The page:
In the iconic 1963 photograph of Elizabeth Taylor as Cleopatra on the set of Cleopatra, the image of the Egyptian Queen reflects the modern interpretation of her legendary beauty while also preserving her authentic ancient iconography.
Gender Dynamics in Austen’s “Pride and Prejudice” and Eliot’s “Adam Bede”
Jane Austen’s Pride and Prejudice and George Eliot’s Adam Bede seem different on the surface. While Austen’s novel provides a voyeuristic view into the trivial concerns of the idle upper class in Regency England, Eliot’s novel delves in to the dark consequences of Murphy’s Law for the working class of rural Regency England. However, both novels explore the universal fundamentals of what it means to be a man or a woman in the pre-Victorian time period. Though these two novels differ in the level of autonomy granted to the female characters, the consequences of failing to marry and their depiction of strongly defined gender roles, they similarly show female characters that choose their own spouses, maintain a similar societal view of spinsters and work with the same social constructs of gender. The differences shown between the women of different realms of society belonging to the same time period, along with the similarities between the conventions governing the interactions between men and women in both Austen’s Pride and Prejudice and Eliot’s Adam Bede result in two novels that conform to the standard drama of the sexes. Neither of the two novels substantially deviates from the constant that requires a plot involving a relationship between two or more members of the opposite gender to explore gender roles, cast a critical glance at the society the characters exist in and address the repercussions that result from a character deviating from the rules of society. This paper will primarily compare and contrast the characters of Elizabeth Bennet and Mr. Fitzwilliam Darcy in Pride and Prejudice with the characters of Adam Bede and Dinah Morris in Adam Bede. Continue reading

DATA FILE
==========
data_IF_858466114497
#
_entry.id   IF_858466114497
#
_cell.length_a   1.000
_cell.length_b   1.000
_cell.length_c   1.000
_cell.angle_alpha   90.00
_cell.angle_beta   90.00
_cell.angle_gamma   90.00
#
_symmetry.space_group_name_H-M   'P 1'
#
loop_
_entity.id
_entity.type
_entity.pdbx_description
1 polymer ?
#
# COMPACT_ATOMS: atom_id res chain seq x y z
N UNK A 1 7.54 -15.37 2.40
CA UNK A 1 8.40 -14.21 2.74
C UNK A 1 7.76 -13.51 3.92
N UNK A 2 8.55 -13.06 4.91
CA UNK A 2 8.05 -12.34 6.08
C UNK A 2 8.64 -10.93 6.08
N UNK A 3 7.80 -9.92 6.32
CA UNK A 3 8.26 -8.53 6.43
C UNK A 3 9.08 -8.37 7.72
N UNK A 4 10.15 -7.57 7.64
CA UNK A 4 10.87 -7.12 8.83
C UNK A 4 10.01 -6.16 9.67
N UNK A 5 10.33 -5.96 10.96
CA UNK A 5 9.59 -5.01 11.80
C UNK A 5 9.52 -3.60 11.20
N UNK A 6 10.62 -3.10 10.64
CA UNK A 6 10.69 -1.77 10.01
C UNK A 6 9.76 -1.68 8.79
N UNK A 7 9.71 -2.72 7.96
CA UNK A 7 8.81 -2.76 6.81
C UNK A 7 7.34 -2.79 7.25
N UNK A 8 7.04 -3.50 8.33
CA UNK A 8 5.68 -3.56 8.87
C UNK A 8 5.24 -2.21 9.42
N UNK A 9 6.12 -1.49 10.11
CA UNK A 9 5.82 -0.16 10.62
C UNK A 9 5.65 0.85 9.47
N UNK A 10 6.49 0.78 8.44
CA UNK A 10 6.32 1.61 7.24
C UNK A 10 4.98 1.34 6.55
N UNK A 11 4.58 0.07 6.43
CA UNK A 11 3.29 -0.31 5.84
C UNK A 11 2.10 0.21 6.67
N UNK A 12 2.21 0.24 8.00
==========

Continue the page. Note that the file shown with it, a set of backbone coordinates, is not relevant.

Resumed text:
Summary of Melissa Fisher’s “Wall Street Women: Engendering Global Finance in the Manhattan Landscape”
The trailblazers for women on Wall Street were not involved with the feminist movement during the early days of their educations and careers (Fisher 2010:263). Despite this, they, through the creation of a group for professional women in finance, opened the door for the following generations of Wall Street women to make a significant impact on the lives, rights and career potentials of women around the globe. Continue reading
Culturally Important Movies Every 20-something Woman Should See
I love movies. I love costumes, sets, writers, lighting and videography. When I ask my friends, “did you notice that this movie was shot in Technicolor, despite it being an outdated film type at the time?” they frequently respond, “no, why would I and why do you know that?” I am a true lover of movies; therefore, I have seen an awful lot of them. Continue reading